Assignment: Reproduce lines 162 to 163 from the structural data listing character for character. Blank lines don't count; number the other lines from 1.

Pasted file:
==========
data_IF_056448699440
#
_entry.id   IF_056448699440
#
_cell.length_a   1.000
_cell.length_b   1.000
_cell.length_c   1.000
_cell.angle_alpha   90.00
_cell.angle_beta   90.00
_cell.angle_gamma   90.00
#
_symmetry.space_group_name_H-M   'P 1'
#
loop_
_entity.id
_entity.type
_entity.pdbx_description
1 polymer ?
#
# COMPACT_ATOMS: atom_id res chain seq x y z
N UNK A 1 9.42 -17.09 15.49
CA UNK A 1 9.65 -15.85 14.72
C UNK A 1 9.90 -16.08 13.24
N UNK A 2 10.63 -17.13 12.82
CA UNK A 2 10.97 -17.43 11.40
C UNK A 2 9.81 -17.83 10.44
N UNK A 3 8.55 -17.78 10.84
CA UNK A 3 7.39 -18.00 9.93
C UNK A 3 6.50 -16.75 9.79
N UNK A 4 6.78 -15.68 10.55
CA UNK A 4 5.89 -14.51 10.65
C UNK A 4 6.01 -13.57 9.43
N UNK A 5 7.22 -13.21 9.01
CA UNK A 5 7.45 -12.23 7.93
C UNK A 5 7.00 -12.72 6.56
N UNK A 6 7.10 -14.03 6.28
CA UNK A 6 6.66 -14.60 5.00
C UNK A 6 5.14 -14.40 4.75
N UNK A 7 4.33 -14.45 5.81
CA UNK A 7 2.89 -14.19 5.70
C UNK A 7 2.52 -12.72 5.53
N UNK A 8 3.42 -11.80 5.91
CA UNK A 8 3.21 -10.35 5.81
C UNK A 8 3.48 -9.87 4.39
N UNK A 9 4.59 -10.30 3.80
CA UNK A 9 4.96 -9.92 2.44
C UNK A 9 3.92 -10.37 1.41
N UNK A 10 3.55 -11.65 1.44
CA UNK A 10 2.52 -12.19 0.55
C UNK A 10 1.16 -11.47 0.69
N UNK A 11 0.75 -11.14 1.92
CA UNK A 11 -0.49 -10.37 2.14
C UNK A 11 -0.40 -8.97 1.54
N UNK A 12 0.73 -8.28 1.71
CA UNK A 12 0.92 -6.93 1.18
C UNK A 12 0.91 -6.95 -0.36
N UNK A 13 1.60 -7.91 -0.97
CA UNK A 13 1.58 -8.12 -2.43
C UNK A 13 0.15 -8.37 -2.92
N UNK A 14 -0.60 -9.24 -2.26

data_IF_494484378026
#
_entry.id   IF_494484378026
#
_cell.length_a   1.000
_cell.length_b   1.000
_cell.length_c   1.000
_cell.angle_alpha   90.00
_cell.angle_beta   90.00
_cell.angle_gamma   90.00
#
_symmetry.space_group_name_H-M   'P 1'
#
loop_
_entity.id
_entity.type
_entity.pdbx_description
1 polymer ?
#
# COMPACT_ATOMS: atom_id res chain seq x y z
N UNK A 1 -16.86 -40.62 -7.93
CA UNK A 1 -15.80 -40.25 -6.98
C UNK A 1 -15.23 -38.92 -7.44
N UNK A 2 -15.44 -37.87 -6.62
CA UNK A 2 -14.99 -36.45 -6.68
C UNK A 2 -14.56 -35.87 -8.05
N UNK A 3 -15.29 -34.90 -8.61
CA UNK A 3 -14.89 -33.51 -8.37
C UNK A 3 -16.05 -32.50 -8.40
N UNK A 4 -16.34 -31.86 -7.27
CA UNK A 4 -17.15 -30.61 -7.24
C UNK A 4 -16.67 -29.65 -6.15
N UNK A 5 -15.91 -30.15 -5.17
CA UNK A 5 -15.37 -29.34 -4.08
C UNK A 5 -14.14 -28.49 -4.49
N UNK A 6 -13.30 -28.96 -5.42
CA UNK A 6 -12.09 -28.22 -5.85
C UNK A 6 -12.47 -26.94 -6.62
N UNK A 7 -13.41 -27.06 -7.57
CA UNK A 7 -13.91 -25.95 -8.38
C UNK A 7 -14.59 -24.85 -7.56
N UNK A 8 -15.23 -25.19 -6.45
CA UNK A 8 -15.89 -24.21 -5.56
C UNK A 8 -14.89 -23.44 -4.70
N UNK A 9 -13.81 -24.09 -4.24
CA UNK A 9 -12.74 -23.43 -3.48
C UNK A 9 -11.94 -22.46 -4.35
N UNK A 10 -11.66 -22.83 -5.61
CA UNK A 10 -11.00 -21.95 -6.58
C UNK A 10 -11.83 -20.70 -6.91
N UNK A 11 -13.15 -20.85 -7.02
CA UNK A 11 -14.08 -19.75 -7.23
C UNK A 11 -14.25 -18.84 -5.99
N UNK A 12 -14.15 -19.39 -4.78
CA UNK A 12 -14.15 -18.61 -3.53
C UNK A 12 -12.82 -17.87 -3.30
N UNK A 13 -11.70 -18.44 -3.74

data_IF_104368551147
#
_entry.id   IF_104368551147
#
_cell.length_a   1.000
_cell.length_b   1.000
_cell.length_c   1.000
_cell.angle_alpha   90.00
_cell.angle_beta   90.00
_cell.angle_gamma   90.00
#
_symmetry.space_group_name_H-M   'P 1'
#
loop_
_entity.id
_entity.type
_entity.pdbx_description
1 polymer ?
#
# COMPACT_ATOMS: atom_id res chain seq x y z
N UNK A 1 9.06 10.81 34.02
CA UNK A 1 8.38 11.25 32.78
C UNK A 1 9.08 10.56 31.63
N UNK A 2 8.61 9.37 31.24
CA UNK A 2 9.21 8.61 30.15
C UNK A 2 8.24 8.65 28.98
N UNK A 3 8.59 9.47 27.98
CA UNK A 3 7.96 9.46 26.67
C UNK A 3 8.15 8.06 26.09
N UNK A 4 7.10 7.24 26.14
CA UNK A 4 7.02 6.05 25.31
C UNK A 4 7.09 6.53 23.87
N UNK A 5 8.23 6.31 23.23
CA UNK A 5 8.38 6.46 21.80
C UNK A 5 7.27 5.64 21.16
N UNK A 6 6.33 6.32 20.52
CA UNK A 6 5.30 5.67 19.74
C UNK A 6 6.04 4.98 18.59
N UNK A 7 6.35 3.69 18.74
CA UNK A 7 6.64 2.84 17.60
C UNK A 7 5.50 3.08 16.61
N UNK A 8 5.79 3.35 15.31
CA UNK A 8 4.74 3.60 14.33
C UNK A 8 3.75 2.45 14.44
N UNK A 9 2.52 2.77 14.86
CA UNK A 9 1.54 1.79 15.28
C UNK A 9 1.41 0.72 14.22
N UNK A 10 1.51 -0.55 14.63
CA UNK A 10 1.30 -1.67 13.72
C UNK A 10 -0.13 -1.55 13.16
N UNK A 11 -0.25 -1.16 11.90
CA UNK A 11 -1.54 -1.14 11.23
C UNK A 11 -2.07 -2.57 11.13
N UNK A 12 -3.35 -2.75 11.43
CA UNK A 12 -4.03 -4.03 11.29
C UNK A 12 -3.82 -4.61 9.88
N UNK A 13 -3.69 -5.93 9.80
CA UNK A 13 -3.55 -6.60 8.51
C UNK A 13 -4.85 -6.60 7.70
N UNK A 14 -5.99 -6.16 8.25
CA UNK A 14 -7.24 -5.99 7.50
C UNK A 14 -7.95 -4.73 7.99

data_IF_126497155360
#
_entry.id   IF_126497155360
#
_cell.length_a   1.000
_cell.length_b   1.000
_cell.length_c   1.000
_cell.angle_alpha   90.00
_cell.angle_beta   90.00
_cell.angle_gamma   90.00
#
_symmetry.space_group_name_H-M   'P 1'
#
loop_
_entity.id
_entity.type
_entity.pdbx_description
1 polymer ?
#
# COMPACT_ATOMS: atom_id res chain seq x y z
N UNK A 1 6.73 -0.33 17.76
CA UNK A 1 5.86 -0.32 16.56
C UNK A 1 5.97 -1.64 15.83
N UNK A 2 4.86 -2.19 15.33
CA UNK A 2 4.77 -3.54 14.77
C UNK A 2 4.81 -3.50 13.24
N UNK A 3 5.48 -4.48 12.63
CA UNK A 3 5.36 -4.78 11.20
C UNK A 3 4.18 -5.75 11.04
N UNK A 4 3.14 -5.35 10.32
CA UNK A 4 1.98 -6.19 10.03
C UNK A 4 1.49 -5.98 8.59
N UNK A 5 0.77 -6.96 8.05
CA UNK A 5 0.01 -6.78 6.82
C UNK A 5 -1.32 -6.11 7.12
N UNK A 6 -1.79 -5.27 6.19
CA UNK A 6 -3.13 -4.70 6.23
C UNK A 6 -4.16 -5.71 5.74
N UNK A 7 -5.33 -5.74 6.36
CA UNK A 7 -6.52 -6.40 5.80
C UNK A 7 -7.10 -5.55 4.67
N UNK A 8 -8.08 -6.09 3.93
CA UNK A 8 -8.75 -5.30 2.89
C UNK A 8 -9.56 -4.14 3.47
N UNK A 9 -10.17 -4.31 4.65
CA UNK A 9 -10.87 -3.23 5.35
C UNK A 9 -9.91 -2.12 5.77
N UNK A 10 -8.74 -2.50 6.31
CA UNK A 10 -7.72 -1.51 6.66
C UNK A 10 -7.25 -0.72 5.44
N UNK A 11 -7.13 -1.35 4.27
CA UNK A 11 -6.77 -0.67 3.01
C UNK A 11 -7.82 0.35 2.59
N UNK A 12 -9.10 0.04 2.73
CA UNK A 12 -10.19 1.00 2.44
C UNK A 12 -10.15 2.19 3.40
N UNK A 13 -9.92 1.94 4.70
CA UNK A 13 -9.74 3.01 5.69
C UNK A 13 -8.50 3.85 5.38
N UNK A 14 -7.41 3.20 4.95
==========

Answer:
N UNK A 9 2.52 2.77 14.86
CA UNK A 9 1.54 1.79 15.28